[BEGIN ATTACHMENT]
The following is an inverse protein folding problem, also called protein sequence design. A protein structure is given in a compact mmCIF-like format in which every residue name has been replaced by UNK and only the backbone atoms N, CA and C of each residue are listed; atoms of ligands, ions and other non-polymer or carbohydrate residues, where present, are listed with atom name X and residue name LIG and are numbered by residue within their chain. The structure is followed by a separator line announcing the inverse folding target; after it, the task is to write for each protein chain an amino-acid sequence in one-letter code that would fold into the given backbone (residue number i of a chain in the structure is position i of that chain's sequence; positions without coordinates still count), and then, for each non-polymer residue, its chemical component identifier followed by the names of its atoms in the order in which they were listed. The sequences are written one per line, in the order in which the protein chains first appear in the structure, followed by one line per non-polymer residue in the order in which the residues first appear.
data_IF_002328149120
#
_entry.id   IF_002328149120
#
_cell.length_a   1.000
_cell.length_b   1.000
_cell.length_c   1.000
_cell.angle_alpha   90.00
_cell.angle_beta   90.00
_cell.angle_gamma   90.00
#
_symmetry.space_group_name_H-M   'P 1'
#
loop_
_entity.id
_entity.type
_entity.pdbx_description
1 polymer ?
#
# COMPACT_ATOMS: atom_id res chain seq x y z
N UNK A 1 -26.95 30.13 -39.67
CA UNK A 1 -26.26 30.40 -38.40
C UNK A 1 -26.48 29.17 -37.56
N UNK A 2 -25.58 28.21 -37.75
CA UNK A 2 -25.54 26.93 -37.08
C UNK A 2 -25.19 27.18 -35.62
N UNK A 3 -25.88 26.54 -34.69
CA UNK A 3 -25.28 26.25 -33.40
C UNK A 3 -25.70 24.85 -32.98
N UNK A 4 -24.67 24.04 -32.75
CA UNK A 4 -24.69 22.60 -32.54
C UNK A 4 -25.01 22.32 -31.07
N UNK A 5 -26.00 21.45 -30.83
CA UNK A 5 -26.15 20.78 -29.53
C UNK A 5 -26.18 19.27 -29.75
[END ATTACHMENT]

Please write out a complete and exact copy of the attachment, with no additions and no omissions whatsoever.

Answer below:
The following is an inverse protein folding problem, also called protein sequence design. A protein structure is given in a compact mmCIF-like format in which every residue name has been replaced by UNK and only the backbone atoms N, CA and C of each residue are listed; atoms of ligands, ions and other non-polymer or carbohydrate residues, where present, are listed with atom name X and residue name LIG and are numbered by residue within their chain. The structure is followed by a separator line announcing the inverse folding target; after it, the task is to write for each protein chain an amino-acid sequence in one-letter code that would fold into the given backbone (residue number i of a chain in the structure is position i of that chain's sequence; positions without coordinates still count), and then, for each non-polymer residue, its chemical component identifier followed by the names of its atoms in the order in which they were listed. The sequences are written one per line, in the order in which the protein chains first appear in the structure, followed by one line per non-polymer residue in the order in which the residues first appear.
data_IF_002328149120
#
_entry.id   IF_002328149120
#
_cell.length_a   1.000
_cell.length_b   1.000
_cell.length_c   1.000
_cell.angle_alpha   90.00
_cell.angle_beta   90.00
_cell.angle_gamma   90.00
#
_symmetry.space_group_name_H-M   'P 1'
#
loop_
_entity.id
_entity.type
_entity.pdbx_description
1 polymer ?
#
# COMPACT_ATOMS: atom_id res chain seq x y z
N UNK A 1 -26.95 30.13 -39.67
CA UNK A 1 -26.26 30.40 -38.40
C UNK A 1 -26.48 29.17 -37.56
N UNK A 2 -25.58 28.21 -37.75
CA UNK A 2 -25.54 26.93 -37.08
C UNK A 2 -25.19 27.18 -35.62
N UNK A 3 -25.88 26.54 -34.69
CA UNK A 3 -25.28 26.25 -33.40
C UNK A 3 -25.70 24.85 -32.98
N UNK A 4 -24.67 24.04 -32.75
CA UNK A 4 -24.69 22.60 -32.54
C UNK A 4 -25.01 22.32 -31.07
N UNK A 5 -26.00 21.45 -30.83
CA UNK A 5 -26.15 20.78 -29.53
C UNK A 5 -26.18 19.27 -29.75